Recalling one of my previous posts (, ‘illuminating’ the practice of making marginal editorial remarks by restless and bone weary monks beavering away in the Scriptorium, it’s difficult to get one’s mind wrapped around the fact that the complete text of this bible was with a few exceptions, written by a single scribe!   However, whomever this scribe was, he actually was part of what we might term today, a ‘production team’, for his carefully written words needed the prepared parchment,  prepared ink, writing tools, colorful illumination and applied gold…techniques each requiring the specialized skills of various artisans.

It’s estimated that due to the size of the pages, an entire calf skin would have been needed to produce four pages, equaling roughly 250 calves at the end of the day.  Next, the preparation process of the parchment was extensive.  Steps included scraping, lime treatment, stretching, drying and washing before the finished product could be purchased from professional parchment makers.  Keeping in mind that parchment was also in demand for business purposes such as contracts, government charters and books produced by other monasteries and nunneries in Winchester, competitive commercial pricing most likely abounded resulting in extreme expense to the buyer.

Once the parchment was prepared, Jan Bartholomew, one of the Cathedral’s curators with whom I met, explained the process used to ensure that each page presented an identical size and shape of text, the ‘hallmark’ of a well-produced piece.  While certainly another laborious process, the finished product forms a consistent pattern of 54 lines set in two columns within precise margins.   She then explained that the illuminators, the artisans who produced the Rubicons and gold leaf, numbered only about six of traveling artists.  Their skills being in great demand throughout Europe, it’s easy to envision them moving from city to city, country to country.  Barcelona today, Winchester tomorrow…not much has changed in 900 years.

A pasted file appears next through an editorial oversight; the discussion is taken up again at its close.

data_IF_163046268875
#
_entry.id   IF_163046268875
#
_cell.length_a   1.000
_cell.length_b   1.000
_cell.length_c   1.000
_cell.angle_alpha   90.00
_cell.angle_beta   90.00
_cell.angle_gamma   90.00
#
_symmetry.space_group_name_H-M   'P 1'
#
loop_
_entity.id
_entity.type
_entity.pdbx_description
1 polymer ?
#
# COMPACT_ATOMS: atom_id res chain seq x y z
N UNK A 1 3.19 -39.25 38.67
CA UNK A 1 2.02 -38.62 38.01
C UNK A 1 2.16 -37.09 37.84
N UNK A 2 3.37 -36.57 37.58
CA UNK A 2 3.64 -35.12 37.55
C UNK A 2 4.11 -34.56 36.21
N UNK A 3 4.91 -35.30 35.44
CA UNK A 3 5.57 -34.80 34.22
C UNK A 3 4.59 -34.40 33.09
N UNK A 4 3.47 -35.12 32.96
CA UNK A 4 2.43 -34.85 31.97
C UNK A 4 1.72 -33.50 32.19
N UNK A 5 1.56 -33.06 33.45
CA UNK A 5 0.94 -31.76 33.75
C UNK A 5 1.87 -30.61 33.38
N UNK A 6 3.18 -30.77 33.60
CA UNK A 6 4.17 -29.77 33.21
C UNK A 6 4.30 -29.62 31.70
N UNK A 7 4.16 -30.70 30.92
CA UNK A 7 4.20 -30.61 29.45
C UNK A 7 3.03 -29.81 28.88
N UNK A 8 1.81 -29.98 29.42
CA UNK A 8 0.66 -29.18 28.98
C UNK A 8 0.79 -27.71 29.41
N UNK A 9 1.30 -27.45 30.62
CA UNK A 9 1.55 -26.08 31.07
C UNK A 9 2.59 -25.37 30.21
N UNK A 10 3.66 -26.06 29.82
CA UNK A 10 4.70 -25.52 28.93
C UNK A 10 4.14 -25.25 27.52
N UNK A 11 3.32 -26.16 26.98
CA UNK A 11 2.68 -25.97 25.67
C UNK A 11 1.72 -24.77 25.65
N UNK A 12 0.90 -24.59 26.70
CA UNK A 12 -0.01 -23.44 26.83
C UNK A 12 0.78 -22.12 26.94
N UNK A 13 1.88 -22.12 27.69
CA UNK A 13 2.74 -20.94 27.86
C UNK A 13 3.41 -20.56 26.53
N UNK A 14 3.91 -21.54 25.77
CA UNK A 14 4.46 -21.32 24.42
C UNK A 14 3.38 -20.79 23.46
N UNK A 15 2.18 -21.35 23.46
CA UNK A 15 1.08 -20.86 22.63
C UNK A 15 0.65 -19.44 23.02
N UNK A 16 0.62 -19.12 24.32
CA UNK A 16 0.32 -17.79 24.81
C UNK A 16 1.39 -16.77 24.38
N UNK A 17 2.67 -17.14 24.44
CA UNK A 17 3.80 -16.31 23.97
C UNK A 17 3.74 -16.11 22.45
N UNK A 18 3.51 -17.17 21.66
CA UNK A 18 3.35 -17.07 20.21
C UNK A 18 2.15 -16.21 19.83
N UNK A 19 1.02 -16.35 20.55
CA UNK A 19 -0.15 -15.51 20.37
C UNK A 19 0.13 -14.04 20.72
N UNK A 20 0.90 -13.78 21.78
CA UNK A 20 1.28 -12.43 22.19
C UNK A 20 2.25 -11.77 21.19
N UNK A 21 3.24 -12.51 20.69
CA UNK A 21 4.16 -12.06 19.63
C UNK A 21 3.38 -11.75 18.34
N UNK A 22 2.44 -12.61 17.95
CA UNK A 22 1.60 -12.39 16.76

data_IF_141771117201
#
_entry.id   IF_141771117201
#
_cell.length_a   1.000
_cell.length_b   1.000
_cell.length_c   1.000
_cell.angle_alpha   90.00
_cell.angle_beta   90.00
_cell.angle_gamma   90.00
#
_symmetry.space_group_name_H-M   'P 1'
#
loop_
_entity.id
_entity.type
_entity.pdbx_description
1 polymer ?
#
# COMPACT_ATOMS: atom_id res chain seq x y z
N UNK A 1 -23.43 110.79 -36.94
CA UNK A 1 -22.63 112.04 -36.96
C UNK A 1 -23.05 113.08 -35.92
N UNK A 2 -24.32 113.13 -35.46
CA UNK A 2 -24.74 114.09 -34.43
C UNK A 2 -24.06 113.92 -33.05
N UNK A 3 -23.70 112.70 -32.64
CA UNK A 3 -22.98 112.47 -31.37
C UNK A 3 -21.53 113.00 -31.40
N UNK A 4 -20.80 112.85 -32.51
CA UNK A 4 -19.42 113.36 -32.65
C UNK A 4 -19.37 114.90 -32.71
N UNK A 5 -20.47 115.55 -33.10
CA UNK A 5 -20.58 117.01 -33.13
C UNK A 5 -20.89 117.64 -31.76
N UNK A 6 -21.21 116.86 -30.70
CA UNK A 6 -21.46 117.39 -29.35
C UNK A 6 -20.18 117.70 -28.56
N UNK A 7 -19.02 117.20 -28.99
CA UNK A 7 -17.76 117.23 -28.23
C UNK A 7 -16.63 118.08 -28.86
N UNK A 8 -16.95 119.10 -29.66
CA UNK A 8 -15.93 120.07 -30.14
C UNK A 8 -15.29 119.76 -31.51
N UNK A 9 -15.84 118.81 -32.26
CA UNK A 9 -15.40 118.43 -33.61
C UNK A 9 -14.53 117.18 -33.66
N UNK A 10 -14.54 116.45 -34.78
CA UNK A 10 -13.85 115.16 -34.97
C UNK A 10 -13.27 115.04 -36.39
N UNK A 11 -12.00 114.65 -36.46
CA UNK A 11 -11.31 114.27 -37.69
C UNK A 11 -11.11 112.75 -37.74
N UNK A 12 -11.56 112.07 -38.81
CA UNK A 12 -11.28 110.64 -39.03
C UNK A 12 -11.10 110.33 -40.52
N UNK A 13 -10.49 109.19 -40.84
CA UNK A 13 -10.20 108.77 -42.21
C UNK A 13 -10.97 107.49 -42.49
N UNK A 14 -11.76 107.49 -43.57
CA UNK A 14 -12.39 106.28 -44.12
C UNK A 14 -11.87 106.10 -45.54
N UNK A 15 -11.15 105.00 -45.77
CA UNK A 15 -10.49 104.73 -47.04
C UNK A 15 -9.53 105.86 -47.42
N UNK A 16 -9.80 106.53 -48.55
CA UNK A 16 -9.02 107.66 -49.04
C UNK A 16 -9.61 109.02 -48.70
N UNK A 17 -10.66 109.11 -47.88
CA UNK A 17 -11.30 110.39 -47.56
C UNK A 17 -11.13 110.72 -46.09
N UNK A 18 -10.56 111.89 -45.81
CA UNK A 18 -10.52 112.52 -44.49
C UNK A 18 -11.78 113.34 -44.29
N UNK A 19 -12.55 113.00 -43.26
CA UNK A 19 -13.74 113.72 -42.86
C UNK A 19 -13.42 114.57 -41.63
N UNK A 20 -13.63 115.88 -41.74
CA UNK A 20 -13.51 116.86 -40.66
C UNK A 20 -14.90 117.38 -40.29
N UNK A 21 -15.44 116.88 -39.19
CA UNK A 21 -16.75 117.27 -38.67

Although the text itself was finished, it’s believed that the production of the artistry, the illuminations, added an additional span of possibly 15 years or more and at that, this was never finished.   Some 900 years later, there remains no conclusive evidence as to whom actually commissioned the Winchester Bible, although it’s highly thought that it might have been Henry of Blois who was Winchester’s Bishop in 1160 corresponding to the dating of the Bible’s layout and script.  Henry was quite the world traveler for his day and a builder.  After he left the great monastery of Cluny in France where he was brought up, Henry I of England placed him as Abbot of Glastonbury where he undertook a massive building program of this phenomenal abbey until his death in 1171.